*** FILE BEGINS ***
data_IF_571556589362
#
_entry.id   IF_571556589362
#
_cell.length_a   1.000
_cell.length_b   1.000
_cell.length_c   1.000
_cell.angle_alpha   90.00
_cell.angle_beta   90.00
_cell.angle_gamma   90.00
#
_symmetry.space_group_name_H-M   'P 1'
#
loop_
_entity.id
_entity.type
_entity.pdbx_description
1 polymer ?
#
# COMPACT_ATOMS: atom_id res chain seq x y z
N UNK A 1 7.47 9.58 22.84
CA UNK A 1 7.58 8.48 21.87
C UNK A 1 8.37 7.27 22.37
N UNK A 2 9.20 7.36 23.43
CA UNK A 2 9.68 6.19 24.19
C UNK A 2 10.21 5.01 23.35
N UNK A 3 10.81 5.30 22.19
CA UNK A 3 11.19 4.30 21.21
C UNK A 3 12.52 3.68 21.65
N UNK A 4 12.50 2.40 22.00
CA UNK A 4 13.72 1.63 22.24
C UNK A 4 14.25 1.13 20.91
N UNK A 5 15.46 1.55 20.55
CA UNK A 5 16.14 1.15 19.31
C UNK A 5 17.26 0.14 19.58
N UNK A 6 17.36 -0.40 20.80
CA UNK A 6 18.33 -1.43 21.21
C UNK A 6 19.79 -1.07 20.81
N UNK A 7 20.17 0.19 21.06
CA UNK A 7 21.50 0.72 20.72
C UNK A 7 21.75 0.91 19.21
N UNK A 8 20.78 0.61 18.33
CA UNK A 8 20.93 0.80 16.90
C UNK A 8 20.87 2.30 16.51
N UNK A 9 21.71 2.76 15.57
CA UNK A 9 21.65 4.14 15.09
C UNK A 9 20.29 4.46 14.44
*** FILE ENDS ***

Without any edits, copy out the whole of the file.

data_IF_571556589362
#
_entry.id   IF_571556589362
#
_cell.length_a   1.000
_cell.length_b   1.000
_cell.length_c   1.000
_cell.angle_alpha   90.00
_cell.angle_beta   90.00
_cell.angle_gamma   90.00
#
_symmetry.space_group_name_H-M   'P 1'
#
loop_
_entity.id
_entity.type
_entity.pdbx_description
1 polymer ?
#
# COMPACT_ATOMS: atom_id res chain seq x y z
N UNK A 1 7.47 9.58 22.84
CA UNK A 1 7.58 8.48 21.87
C UNK A 1 8.37 7.27 22.37
N UNK A 2 9.20 7.36 23.43
CA UNK A 2 9.68 6.19 24.19
C UNK A 2 10.21 5.01 23.35
N UNK A 3 10.81 5.30 22.19
CA UNK A 3 11.19 4.30 21.21
C UNK A 3 12.52 3.68 21.65
N UNK A 4 12.50 2.40 22.00
CA UNK A 4 13.72 1.63 22.24
C UNK A 4 14.25 1.13 20.91
N UNK A 5 15.46 1.55 20.55
CA UNK A 5 16.14 1.15 19.31
C UNK A 5 17.26 0.14 19.58
N UNK A 6 17.36 -0.40 20.80
CA UNK A 6 18.33 -1.43 21.21
C UNK A 6 19.79 -1.07 20.81
N UNK A 7 20.17 0.19 21.06
CA UNK A 7 21.50 0.72 20.72
C UNK A 7 21.75 0.91 19.21
N UNK A 8 20.78 0.61 18.33
CA UNK A 8 20.93 0.80 16.90
C UNK A 8 20.87 2.30 16.51
N UNK A 9 21.71 2.76 15.57
CA UNK A 9 21.65 4.14 15.09
C UNK A 9 20.29 4.46 14.44